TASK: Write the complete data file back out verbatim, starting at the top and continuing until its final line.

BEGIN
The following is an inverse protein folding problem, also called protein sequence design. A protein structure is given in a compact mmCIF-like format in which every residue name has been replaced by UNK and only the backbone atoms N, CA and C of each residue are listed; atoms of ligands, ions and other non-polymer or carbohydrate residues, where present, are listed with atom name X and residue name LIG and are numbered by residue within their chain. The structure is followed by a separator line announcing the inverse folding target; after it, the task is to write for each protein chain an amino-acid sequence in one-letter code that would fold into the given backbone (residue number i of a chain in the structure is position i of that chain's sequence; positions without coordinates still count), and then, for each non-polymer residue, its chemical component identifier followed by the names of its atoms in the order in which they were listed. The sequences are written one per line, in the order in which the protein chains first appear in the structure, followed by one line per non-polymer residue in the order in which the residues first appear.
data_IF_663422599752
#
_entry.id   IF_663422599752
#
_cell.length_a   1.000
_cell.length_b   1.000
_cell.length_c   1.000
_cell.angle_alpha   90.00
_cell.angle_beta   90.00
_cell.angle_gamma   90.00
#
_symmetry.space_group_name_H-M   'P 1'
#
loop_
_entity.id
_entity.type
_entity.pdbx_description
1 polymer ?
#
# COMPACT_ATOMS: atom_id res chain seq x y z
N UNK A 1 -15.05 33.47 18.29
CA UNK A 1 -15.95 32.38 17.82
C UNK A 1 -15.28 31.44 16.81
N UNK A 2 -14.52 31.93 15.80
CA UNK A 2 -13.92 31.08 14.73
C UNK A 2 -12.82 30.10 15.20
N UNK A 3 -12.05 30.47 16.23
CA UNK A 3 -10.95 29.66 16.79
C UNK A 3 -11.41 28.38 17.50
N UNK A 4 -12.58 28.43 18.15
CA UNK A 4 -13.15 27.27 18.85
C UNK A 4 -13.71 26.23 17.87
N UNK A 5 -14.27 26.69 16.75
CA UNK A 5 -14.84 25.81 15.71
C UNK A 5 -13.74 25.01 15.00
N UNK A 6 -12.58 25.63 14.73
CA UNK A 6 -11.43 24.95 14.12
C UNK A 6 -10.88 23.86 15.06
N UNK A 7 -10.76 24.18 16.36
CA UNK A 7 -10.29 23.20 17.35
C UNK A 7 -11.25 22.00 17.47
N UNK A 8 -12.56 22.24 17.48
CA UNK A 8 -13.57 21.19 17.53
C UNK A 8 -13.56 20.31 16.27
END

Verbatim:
The following is an inverse protein folding problem, also called protein sequence design. A protein structure is given in a compact mmCIF-like format in which every residue name has been replaced by UNK and only the backbone atoms N, CA and C of each residue are listed; atoms of ligands, ions and other non-polymer or carbohydrate residues, where present, are listed with atom name X and residue name LIG and are numbered by residue within their chain. The structure is followed by a separator line announcing the inverse folding target; after it, the task is to write for each protein chain an amino-acid sequence in one-letter code that would fold into the given backbone (residue number i of a chain in the structure is position i of that chain's sequence; positions without coordinates still count), and then, for each non-polymer residue, its chemical component identifier followed by the names of its atoms in the order in which they were listed. The sequences are written one per line, in the order in which the protein chains first appear in the structure, followed by one line per non-polymer residue in the order in which the residues first appear.
data_IF_663422599752
#
_entry.id   IF_663422599752
#
_cell.length_a   1.000
_cell.length_b   1.000
_cell.length_c   1.000
_cell.angle_alpha   90.00
_cell.angle_beta   90.00
_cell.angle_gamma   90.00
#
_symmetry.space_group_name_H-M   'P 1'
#
loop_
_entity.id
_entity.type
_entity.pdbx_description
1 polymer ?
#
# COMPACT_ATOMS: atom_id res chain seq x y z
N UNK A 1 -15.05 33.47 18.29
CA UNK A 1 -15.95 32.38 17.82
C UNK A 1 -15.28 31.44 16.81
N UNK A 2 -14.52 31.93 15.80
CA UNK A 2 -13.92 31.08 14.73
C UNK A 2 -12.82 30.10 15.20
N UNK A 3 -12.05 30.47 16.23
CA UNK A 3 -10.95 29.66 16.79
C UNK A 3 -11.41 28.38 17.50
N UNK A 4 -12.58 28.43 18.15
CA UNK A 4 -13.15 27.27 18.85
C UNK A 4 -13.71 26.23 17.87
N UNK A 5 -14.27 26.69 16.75
CA UNK A 5 -14.84 25.81 15.71
C UNK A 5 -13.74 25.01 15.00
N UNK A 6 -12.58 25.63 14.73
CA UNK A 6 -11.43 24.95 14.12
C UNK A 6 -10.88 23.86 15.06
N UNK A 7 -10.76 24.18 16.36
CA UNK A 7 -10.29 23.20 17.35
C UNK A 7 -11.25 22.00 17.47
N UNK A 8 -12.56 22.24 17.48
CA UNK A 8 -13.57 21.19 17.53
C UNK A 8 -13.56 20.31 16.27